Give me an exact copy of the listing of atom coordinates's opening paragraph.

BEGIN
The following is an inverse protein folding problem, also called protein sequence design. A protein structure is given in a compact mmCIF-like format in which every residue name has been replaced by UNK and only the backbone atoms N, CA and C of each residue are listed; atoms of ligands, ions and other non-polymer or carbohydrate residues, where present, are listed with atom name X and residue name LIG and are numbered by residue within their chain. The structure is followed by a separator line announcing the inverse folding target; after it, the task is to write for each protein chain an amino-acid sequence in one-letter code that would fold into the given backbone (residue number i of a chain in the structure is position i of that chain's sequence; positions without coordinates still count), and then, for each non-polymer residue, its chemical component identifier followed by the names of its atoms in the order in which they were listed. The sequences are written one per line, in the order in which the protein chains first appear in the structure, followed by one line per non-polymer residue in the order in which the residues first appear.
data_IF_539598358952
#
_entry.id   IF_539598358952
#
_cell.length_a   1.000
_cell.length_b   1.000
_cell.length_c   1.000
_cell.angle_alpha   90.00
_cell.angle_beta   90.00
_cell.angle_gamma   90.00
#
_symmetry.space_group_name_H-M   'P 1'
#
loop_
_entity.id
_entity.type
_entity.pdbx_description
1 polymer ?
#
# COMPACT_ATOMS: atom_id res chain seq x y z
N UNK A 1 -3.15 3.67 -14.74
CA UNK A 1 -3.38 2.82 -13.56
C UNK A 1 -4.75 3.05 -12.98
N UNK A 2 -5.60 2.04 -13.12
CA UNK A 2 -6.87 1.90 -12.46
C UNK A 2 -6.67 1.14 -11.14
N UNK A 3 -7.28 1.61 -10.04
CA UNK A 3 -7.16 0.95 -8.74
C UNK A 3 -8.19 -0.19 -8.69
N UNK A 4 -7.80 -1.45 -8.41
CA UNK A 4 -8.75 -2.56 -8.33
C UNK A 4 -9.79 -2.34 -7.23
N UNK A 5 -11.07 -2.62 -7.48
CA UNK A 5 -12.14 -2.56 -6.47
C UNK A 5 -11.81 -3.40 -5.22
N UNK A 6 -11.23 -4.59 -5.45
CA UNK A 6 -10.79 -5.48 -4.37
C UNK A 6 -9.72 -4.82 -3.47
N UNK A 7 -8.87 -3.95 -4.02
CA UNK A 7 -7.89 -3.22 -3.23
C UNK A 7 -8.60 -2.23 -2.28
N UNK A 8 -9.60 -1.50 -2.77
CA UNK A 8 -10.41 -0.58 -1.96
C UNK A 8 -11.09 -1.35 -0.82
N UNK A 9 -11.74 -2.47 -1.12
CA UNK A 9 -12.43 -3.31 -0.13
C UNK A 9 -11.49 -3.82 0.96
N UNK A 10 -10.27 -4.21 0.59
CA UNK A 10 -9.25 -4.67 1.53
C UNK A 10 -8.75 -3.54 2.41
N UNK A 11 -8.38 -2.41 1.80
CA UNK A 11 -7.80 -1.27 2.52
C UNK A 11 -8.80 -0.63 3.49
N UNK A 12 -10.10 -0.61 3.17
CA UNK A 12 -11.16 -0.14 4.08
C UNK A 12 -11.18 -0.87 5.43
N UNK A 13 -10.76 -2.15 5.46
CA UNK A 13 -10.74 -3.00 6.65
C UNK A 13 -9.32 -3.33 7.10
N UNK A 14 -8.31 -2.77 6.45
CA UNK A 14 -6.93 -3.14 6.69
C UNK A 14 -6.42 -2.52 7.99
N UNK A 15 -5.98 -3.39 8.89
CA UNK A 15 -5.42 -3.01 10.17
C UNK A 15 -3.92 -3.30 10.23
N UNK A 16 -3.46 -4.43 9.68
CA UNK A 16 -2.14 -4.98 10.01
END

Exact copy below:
The following is an inverse protein folding problem, also called protein sequence design. A protein structure is given in a compact mmCIF-like format in which every residue name has been replaced by UNK and only the backbone atoms N, CA and C of each residue are listed; atoms of ligands, ions and other non-polymer or carbohydrate residues, where present, are listed with atom name X and residue name LIG and are numbered by residue within their chain. The structure is followed by a separator line announcing the inverse folding target; after it, the task is to write for each protein chain an amino-acid sequence in one-letter code that would fold into the given backbone (residue number i of a chain in the structure is position i of that chain's sequence; positions without coordinates still count), and then, for each non-polymer residue, its chemical component identifier followed by the names of its atoms in the order in which they were listed. The sequences are written one per line, in the order in which the protein chains first appear in the structure, followed by one line per non-polymer residue in the order in which the residues first appear.